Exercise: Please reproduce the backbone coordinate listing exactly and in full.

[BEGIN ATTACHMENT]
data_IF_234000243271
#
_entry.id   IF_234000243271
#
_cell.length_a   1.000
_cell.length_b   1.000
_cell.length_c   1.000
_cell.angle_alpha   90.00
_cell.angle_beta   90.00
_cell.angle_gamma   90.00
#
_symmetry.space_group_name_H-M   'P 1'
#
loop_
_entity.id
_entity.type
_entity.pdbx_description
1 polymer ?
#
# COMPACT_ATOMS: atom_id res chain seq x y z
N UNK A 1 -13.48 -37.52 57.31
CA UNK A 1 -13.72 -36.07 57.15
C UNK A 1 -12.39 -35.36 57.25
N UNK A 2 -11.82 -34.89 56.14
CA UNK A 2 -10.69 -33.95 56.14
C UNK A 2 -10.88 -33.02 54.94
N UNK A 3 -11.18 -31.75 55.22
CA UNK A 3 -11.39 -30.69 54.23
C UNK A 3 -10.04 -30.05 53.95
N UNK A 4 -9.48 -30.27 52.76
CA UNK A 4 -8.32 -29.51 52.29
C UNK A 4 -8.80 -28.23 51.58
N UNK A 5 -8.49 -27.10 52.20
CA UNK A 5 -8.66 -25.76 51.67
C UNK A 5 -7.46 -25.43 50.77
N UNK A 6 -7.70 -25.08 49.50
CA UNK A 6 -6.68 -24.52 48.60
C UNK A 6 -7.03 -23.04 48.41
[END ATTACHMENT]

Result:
data_IF_234000243271
#
_entry.id   IF_234000243271
#
_cell.length_a   1.000
_cell.length_b   1.000
_cell.length_c   1.000
_cell.angle_alpha   90.00
_cell.angle_beta   90.00
_cell.angle_gamma   90.00
#
_symmetry.space_group_name_H-M   'P 1'
#
loop_
_entity.id
_entity.type
_entity.pdbx_description
1 polymer ?
#
# COMPACT_ATOMS: atom_id res chain seq x y z
N UNK A 1 -13.48 -37.52 57.31
CA UNK A 1 -13.72 -36.07 57.15
C UNK A 1 -12.39 -35.36 57.25
N UNK A 2 -11.82 -34.89 56.14
CA UNK A 2 -10.69 -33.95 56.14
C UNK A 2 -10.88 -33.02 54.94
N UNK A 3 -11.18 -31.75 55.22
CA UNK A 3 -11.39 -30.69 54.23
C UNK A 3 -10.04 -30.05 53.95
N UNK A 4 -9.48 -30.27 52.76
CA UNK A 4 -8.32 -29.51 52.29
C UNK A 4 -8.80 -28.23 51.58
N UNK A 5 -8.49 -27.10 52.20
CA UNK A 5 -8.66 -25.76 51.67
C UNK A 5 -7.46 -25.43 50.77
N UNK A 6 -7.70 -25.08 49.50
CA UNK A 6 -6.68 -24.52 48.60
C UNK A 6 -7.03 -23.04 48.41